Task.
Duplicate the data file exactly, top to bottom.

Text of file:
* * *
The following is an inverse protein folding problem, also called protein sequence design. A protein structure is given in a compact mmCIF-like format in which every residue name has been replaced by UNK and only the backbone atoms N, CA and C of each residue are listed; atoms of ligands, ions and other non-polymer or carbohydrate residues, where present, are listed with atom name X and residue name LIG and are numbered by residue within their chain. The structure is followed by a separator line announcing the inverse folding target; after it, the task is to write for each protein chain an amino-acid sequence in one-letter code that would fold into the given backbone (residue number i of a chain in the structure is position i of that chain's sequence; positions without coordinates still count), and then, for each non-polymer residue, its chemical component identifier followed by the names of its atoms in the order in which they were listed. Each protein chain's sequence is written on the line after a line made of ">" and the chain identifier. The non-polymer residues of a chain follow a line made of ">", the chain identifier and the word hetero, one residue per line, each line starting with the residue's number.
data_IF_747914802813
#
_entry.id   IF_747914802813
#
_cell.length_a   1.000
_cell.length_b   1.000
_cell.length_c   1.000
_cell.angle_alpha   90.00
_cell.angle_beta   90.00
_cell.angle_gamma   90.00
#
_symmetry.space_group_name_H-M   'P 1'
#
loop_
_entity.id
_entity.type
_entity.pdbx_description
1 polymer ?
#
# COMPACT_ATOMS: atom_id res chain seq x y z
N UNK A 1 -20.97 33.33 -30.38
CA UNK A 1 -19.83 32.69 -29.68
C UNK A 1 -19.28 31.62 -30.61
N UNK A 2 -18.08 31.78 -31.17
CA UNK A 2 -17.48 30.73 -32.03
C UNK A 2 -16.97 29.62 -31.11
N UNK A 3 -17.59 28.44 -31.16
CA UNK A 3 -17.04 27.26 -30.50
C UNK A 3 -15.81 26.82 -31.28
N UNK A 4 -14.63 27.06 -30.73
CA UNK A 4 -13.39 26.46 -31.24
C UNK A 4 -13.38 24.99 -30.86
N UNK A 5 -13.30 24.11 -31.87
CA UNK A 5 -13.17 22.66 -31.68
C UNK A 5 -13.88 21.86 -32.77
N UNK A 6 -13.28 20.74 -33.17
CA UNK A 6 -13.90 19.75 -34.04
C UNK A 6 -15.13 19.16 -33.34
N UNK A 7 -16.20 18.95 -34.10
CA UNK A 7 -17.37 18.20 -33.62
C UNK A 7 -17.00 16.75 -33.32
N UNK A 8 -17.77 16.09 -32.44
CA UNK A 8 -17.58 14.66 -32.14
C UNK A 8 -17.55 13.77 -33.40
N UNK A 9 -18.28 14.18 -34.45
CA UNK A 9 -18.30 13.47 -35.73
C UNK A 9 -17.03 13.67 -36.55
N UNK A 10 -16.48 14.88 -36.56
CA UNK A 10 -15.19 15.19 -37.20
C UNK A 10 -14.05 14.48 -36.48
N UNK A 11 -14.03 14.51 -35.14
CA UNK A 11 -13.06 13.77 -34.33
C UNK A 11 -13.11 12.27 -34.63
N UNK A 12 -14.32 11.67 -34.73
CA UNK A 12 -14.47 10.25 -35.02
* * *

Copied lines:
The following is an inverse protein folding problem, also called protein sequence design. A protein structure is given in a compact mmCIF-like format in which every residue name has been replaced by UNK and only the backbone atoms N, CA and C of each residue are listed; atoms of ligands, ions and other non-polymer or carbohydrate residues, where present, are listed with atom name X and residue name LIG and are numbered by residue within their chain. The structure is followed by a separator line announcing the inverse folding target; after it, the task is to write for each protein chain an amino-acid sequence in one-letter code that would fold into the given backbone (residue number i of a chain in the structure is position i of that chain's sequence; positions without coordinates still count), and then, for each non-polymer residue, its chemical component identifier followed by the names of its atoms in the order in which they were listed. Each protein chain's sequence is written on the line after a line made of ">" and the chain identifier. The non-polymer residues of a chain follow a line made of ">", the chain identifier and the word hetero, one residue per line, each line starting with the residue's number.
data_IF_747914802813
#
_entry.id   IF_747914802813
#
_cell.length_a   1.000
_cell.length_b   1.000
_cell.length_c   1.000
_cell.angle_alpha   90.00
_cell.angle_beta   90.00
_cell.angle_gamma   90.00
#
_symmetry.space_group_name_H-M   'P 1'
#
loop_
_entity.id
_entity.type
_entity.pdbx_description
1 polymer ?
#
# COMPACT_ATOMS: atom_id res chain seq x y z
N UNK A 1 -20.97 33.33 -30.38
CA UNK A 1 -19.83 32.69 -29.68
C UNK A 1 -19.28 31.62 -30.61
N UNK A 2 -18.08 31.78 -31.17
CA UNK A 2 -17.48 30.73 -32.03
C UNK A 2 -16.97 29.62 -31.11
N UNK A 3 -17.59 28.44 -31.16
CA UNK A 3 -17.04 27.26 -30.50
C UNK A 3 -15.81 26.82 -31.28
N UNK A 4 -14.63 27.06 -30.73
CA UNK A 4 -13.39 26.46 -31.24
C UNK A 4 -13.38 24.99 -30.86
N UNK A 5 -13.30 24.11 -31.87
CA UNK A 5 -13.17 22.66 -31.68
C UNK A 5 -13.88 21.86 -32.77
N UNK A 6 -13.28 20.74 -33.17
CA UNK A 6 -13.90 19.75 -34.04
C UNK A 6 -15.13 19.16 -33.34
N UNK A 7 -16.20 18.95 -34.10
CA UNK A 7 -17.37 18.20 -33.62
C UNK A 7 -17.00 16.75 -33.32
N UNK A 8 -17.77 16.09 -32.44
CA UNK A 8 -17.58 14.66 -32.14
C UNK A 8 -17.55 13.77 -33.40
N UNK A 9 -18.28 14.18 -34.45
CA UNK A 9 -18.30 13.47 -35.73
C UNK A 9 -17.03 13.67 -36.55
N UNK A 10 -16.48 14.88 -36.56
CA UNK A 10 -15.19 15.19 -37.20
C UNK A 10 -14.05 14.48 -36.48
N UNK A 11 -14.03 14.51 -35.14
CA UNK A 11 -13.06 13.77 -34.33
C UNK A 11 -13.11 12.27 -34.63
N UNK A 12 -14.32 11.67 -34.73
CA UNK A 12 -14.47 10.25 -35.02